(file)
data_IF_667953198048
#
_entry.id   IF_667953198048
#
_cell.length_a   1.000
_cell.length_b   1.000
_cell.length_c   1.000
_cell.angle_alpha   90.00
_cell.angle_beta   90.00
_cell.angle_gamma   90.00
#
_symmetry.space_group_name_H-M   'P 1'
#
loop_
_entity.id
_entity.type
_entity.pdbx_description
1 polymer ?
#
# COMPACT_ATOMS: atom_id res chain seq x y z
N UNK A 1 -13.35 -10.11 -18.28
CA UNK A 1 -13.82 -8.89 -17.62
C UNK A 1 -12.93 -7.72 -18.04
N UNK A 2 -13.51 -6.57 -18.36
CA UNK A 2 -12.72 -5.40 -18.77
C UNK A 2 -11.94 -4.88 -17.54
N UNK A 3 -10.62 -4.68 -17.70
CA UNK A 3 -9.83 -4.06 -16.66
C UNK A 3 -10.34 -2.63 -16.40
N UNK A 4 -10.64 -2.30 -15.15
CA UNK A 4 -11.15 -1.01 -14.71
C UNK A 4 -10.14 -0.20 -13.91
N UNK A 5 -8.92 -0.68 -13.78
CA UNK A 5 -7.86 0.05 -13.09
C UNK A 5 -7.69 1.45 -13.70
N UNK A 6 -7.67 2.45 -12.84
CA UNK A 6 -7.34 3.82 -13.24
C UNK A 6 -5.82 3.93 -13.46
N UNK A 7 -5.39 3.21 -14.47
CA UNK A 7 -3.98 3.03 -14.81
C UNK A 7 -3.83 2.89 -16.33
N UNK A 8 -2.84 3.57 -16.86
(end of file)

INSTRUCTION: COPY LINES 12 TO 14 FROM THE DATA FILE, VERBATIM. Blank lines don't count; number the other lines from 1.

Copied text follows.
_symmetry.space_group_name_H-M   'P 1'
#
loop_